The Spectator

Portrait of the Week - 23 July 2005

A speedy round-up of the week's news

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The fourth suicide bomber in the attacks on London, now found to have killed 56, was named as Jamal, formerly Jermaine, Lindsay, a Jamaican-born convert to Islam. The explosive they used was said to be unstable home-made acetone peroxide. Magdy al-Nashar, a British-trained biochemist whose flat in Leeds had been used by the bombers, was arrested by police in Cairo, but they declared he played no part in the bombings. Three of the bombers had attended a religious school in Pakistan, but Mr Munir Akram, the Pakistan ambassador to the United Nations, said Britain should not ‘externalise’ its search for blame; ‘Britain is now a breeding ground for terrorists too,’ he said. The British government conferred with opposition parties on new legislation against planning or glorifying terrorism. Only 30 out of 646 MPs turned up when an exercise in responding to a terrorist attack was held. Six former chiefs of the defence staff complained in the Lords that soldiers’ lives were being put at risk by threats of prosecution for using firearms; Lord Guthrie said that ‘civilian solicitors from the UK are touting for business on the streets of Basra’. Three British soldiers are to stand trial for alleged inhuman treatment of detainees in Iraq in 2003. Mr Gordon Brown, the Chancellor of the Exchequer, delayed next year’s spending review and at the same time redefined the period of the economic cycle, dating it from 1997 now, instead of from 1999, as a way of saving the appearances of his ‘golden rule’. Mr Stephen Byers, the former secretary of state for transport, said in the High Court that he had told untruths to the Commons Transport Select Committee on the timing of his plans for the future of Railtrack; ‘It was such a long time ago, I can’t remember. But it is not a truthful statement,’ he told the court. Dame Cicely Saunders OM, the founder of the hospice movement, died, aged 87. Sir Edward Heath, prime minister from 1970 to 1974, died, aged 89. In Newcastle 1,700 volunteers took their clothes off and walked on to the Millennium Bridge to be photographed. The Duchess of Cornwall was granted arms. A survey by an insurance company found that the average woman spends £31,000 on shoes during her lifetime. A man from Wolverhampton who twisted off the head of his parrot during a drunken argument with his wife was jailed for five months.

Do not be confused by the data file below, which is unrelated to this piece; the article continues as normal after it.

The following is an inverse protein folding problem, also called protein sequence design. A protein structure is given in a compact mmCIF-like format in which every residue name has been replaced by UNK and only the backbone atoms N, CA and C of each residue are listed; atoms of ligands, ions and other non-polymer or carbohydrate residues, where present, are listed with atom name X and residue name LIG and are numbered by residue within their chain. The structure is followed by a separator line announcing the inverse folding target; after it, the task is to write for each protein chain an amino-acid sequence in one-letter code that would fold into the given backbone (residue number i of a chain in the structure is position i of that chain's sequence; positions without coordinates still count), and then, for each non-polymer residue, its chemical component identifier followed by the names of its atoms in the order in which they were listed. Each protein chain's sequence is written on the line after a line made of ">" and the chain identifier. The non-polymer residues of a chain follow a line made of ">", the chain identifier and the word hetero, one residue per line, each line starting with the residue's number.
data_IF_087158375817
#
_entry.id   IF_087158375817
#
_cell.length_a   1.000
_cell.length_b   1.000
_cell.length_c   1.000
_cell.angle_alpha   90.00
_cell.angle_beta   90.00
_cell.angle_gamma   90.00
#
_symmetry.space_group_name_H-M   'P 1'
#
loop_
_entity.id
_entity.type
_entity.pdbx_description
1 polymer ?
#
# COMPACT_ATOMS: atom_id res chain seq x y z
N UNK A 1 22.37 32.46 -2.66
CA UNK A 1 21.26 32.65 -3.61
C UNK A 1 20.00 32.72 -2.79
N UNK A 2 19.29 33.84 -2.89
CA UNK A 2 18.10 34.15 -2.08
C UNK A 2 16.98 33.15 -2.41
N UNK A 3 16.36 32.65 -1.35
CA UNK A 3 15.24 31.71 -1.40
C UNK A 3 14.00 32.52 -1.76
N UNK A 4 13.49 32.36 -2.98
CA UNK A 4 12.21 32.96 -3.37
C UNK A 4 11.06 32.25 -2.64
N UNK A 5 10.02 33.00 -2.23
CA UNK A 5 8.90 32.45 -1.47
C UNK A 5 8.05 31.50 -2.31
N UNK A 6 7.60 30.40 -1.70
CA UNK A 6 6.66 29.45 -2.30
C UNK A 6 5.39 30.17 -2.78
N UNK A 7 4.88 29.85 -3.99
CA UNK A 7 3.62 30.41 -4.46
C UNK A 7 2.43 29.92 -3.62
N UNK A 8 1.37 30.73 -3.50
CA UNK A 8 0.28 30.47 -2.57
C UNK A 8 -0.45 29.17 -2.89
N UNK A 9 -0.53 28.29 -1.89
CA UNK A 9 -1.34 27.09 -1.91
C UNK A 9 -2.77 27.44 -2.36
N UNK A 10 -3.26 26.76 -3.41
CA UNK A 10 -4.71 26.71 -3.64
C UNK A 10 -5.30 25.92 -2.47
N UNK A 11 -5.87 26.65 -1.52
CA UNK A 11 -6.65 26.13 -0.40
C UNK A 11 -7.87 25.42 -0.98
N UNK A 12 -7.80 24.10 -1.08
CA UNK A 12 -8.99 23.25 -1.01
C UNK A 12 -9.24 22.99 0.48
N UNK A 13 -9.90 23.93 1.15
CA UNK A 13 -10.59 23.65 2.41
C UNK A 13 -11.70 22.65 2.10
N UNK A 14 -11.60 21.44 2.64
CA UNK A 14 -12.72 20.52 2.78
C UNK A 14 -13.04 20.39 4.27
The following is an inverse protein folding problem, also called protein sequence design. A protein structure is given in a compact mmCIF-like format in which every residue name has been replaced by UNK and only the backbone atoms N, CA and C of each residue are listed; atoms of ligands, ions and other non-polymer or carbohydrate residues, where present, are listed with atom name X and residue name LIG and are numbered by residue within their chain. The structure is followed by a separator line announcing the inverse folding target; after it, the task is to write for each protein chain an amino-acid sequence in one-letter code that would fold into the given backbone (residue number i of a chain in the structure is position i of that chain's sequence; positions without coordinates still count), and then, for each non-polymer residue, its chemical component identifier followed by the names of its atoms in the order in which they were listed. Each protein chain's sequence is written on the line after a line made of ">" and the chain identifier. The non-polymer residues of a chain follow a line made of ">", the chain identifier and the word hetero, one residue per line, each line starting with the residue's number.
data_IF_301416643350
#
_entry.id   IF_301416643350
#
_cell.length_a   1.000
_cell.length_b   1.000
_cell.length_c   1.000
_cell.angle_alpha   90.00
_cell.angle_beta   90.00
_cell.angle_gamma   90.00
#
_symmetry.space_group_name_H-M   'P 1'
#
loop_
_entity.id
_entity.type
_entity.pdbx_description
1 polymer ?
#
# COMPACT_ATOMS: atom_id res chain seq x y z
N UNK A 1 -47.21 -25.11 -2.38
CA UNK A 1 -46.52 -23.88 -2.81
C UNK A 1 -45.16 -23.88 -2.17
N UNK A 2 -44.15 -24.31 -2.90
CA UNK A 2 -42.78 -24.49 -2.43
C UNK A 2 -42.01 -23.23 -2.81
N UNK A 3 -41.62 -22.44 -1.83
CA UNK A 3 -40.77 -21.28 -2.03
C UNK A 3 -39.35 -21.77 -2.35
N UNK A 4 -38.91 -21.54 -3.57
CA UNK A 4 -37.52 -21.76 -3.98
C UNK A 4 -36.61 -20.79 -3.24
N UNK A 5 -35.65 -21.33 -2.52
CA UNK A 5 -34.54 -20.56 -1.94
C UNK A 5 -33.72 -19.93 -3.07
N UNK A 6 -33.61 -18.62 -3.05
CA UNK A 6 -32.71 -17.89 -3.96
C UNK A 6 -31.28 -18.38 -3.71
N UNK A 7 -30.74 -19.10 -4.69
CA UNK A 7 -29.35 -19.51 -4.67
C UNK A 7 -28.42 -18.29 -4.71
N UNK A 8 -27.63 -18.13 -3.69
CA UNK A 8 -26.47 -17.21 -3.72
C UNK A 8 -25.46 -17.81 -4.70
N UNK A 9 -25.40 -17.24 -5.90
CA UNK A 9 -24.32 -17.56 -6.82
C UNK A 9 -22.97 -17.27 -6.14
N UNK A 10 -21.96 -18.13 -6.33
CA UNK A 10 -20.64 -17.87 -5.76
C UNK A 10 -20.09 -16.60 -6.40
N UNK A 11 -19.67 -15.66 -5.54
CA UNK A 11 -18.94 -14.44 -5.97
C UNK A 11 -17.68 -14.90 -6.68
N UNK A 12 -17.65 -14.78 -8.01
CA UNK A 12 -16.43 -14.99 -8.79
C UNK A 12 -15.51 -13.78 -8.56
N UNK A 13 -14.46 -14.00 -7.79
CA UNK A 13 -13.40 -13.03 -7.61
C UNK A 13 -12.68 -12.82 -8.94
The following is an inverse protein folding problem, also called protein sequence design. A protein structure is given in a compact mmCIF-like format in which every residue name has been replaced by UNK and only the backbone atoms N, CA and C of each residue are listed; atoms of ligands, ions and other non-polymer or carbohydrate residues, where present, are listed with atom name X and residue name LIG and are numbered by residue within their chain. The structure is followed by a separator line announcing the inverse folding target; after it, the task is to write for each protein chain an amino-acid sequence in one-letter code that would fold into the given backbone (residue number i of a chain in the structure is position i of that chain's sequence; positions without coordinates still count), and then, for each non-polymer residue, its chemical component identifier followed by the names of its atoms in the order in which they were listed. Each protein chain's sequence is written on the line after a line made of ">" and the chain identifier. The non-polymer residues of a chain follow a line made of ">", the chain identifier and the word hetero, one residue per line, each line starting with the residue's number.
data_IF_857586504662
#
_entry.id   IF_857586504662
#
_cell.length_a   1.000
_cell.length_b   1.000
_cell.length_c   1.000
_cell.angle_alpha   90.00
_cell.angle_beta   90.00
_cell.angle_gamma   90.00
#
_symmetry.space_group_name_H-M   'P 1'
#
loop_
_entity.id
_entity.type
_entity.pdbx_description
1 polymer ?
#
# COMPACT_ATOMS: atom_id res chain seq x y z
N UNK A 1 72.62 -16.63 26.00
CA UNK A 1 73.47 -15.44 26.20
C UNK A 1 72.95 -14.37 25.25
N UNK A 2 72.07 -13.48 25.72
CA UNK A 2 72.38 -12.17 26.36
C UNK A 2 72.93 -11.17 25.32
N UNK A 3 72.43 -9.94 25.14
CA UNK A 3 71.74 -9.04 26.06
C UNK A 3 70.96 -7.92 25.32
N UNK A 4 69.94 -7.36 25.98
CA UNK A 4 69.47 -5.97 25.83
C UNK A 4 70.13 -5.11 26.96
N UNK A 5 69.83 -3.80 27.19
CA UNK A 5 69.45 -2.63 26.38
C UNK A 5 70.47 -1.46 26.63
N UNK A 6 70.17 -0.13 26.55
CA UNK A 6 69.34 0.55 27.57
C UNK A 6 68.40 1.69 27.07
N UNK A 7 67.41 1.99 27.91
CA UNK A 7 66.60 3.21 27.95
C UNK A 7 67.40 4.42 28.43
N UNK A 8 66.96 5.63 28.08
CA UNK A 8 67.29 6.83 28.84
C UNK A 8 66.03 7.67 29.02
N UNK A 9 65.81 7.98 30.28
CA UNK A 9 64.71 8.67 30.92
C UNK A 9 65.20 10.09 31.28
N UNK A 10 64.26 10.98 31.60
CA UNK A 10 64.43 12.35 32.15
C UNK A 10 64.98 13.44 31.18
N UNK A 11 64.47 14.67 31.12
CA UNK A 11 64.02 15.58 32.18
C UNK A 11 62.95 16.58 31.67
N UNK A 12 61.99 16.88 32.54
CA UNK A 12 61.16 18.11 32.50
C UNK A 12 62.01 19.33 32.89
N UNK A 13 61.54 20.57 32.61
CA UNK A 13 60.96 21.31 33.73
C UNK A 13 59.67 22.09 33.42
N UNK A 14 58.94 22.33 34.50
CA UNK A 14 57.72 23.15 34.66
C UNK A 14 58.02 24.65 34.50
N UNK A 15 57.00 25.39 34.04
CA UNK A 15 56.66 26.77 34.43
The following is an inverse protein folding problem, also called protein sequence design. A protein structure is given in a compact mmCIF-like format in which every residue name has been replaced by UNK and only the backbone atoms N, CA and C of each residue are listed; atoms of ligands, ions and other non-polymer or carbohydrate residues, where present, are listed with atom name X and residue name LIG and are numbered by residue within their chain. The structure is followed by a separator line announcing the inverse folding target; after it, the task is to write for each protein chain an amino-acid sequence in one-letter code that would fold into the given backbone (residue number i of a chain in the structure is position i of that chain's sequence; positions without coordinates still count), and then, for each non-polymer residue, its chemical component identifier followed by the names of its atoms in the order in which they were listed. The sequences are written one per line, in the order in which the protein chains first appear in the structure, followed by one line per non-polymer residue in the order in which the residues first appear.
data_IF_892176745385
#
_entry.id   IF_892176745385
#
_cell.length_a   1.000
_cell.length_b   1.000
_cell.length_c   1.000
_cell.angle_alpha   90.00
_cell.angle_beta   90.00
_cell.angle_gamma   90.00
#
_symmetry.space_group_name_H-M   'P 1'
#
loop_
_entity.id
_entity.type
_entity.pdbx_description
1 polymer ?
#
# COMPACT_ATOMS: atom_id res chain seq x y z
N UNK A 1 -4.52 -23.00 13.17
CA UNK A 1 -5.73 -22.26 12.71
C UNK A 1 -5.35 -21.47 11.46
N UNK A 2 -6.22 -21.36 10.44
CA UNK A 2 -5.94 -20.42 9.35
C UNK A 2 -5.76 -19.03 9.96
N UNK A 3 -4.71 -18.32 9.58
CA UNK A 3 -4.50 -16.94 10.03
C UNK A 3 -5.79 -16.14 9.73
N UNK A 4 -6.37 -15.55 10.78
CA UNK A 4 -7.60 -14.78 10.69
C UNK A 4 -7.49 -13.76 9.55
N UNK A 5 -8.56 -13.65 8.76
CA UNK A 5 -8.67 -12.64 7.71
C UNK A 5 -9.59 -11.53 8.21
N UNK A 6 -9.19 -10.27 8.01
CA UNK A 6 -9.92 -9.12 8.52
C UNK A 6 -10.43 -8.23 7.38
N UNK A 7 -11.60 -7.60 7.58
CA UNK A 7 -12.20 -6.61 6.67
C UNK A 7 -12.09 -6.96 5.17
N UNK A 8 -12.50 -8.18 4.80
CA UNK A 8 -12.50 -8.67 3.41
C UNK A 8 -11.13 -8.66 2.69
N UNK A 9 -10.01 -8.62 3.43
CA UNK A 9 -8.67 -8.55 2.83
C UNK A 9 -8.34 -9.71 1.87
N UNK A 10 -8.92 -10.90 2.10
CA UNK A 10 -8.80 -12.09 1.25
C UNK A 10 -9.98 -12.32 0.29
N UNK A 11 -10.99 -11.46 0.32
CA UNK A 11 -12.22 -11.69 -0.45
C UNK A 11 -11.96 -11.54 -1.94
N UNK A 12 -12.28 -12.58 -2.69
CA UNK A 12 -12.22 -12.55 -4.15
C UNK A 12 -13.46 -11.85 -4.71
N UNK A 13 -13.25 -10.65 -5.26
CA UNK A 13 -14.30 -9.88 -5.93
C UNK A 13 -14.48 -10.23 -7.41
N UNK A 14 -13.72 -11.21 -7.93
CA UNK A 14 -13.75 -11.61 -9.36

A suicide bomber in Musayyib, 40 miles south of Baghdad, ignited a petrol tanker, killing more than 90. The next day insurgents shot dead 18 police and government workers in central Iraq. Civilian deaths in the country are running at more than 800 a month. Saddam Hussein, the deposed president of Iraq, was formally charged with atrocities in the village of Dujayl where 140 people, including women and children, were killed after an assassination attempt on him in 1982. A bomb in a minibus killed five at the Aegean resort of Kusadasi in Turkey; the atrocity was thought to be the work of Kurdish separatists. The Pakistan Intelligence Service said it had captured five Taleban terrorists, including a deputy to the wanted Mullah Omar. Indonesia and separatist delegates agreed in Helsinki to sign a peace agreement to end the conflict in Aceh province, which has claimed the lives of 12,000 since 1979. Eleven volunteer firemen died in a fire that destroyed 30,000 acres of pine forest in Guadalajara, Spain, which is suffering a bad drought. General William Westmoreland, who led American forces in Vietnam from 1964 to 1968, died, aged 91. Mr John Snow, the United States treasury secretary, assured senators that China would revalue its currency in August; the prediction sought to stop the progress of a Bill in the Senate to impose a 27.5 per cent tariff on Chinese imports. Work began on the construction of the Peru–Brazil transcontinental highway, linking the Pacific to the Atlantic and costing at least £514 million.

CSH